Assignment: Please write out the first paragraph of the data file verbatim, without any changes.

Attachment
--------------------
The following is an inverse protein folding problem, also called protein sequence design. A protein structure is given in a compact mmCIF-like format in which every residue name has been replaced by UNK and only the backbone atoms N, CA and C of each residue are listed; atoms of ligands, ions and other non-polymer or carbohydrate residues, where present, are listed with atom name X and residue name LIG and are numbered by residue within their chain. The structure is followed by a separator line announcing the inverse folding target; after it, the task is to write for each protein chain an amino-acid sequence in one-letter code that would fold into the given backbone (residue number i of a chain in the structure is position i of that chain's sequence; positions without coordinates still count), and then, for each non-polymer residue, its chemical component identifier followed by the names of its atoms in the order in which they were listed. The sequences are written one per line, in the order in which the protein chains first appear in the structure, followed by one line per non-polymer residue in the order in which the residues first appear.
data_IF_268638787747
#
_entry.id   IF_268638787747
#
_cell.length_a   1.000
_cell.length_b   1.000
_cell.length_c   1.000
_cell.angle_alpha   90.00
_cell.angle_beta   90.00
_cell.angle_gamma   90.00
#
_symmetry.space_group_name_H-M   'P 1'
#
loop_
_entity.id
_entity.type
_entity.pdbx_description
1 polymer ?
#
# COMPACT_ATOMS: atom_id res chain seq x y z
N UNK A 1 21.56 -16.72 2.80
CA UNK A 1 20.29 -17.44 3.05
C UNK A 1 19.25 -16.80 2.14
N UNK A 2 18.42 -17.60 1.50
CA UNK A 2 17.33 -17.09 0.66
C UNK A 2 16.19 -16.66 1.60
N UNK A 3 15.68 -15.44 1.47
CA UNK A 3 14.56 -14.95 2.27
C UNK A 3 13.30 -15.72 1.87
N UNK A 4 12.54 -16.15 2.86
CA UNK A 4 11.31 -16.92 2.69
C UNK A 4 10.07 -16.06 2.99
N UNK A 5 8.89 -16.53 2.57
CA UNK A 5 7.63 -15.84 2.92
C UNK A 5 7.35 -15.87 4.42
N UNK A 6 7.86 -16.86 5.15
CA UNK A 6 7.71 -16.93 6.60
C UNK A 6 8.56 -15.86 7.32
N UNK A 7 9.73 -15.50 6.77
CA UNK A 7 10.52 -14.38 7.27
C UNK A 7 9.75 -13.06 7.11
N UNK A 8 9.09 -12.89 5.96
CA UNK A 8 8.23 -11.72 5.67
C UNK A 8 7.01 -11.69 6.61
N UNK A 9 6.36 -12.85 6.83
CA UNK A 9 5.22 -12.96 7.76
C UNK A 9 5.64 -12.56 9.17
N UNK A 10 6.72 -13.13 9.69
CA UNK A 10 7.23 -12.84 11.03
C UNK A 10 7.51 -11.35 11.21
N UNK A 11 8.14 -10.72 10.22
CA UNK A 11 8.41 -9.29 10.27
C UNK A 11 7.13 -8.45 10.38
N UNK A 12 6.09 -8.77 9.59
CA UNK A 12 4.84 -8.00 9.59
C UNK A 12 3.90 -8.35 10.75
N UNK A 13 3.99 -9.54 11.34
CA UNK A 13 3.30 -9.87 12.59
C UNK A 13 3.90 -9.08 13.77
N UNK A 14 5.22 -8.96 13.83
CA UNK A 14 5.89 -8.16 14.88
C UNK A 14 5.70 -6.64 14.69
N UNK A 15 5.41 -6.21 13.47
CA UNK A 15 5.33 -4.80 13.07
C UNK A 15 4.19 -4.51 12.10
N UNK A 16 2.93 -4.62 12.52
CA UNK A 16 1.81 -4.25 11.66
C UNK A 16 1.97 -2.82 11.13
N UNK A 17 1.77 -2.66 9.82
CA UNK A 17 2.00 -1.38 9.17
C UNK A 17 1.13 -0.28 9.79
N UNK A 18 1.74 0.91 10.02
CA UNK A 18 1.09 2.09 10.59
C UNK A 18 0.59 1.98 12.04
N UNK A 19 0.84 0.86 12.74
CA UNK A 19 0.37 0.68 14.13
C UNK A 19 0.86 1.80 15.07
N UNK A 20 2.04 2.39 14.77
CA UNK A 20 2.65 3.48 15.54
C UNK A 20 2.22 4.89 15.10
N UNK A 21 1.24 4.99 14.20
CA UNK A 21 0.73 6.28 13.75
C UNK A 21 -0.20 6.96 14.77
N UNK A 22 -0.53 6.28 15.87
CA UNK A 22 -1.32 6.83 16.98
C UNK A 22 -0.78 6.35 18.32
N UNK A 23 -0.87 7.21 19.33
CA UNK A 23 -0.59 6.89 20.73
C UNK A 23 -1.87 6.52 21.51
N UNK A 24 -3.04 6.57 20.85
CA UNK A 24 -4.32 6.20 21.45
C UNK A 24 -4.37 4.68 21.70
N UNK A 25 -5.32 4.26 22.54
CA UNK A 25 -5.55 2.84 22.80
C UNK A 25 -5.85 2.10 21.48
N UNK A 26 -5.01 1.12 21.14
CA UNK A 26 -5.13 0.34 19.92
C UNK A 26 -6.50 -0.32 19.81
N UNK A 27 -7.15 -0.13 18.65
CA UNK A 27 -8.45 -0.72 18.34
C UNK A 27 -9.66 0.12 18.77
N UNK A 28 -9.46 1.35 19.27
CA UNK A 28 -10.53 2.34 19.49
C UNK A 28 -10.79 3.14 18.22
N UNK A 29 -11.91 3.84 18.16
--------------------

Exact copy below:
The following is an inverse protein folding problem, also called protein sequence design. A protein structure is given in a compact mmCIF-like format in which every residue name has been replaced by UNK and only the backbone atoms N, CA and C of each residue are listed; atoms of ligands, ions and other non-polymer or carbohydrate residues, where present, are listed with atom name X and residue name LIG and are numbered by residue within their chain. The structure is followed by a separator line announcing the inverse folding target; after it, the task is to write for each protein chain an amino-acid sequence in one-letter code that would fold into the given backbone (residue number i of a chain in the structure is position i of that chain's sequence; positions without coordinates still count), and then, for each non-polymer residue, its chemical component identifier followed by the names of its atoms in the order in which they were listed. The sequences are written one per line, in the order in which the protein chains first appear in the structure, followed by one line per non-polymer residue in the order in which the residues first appear.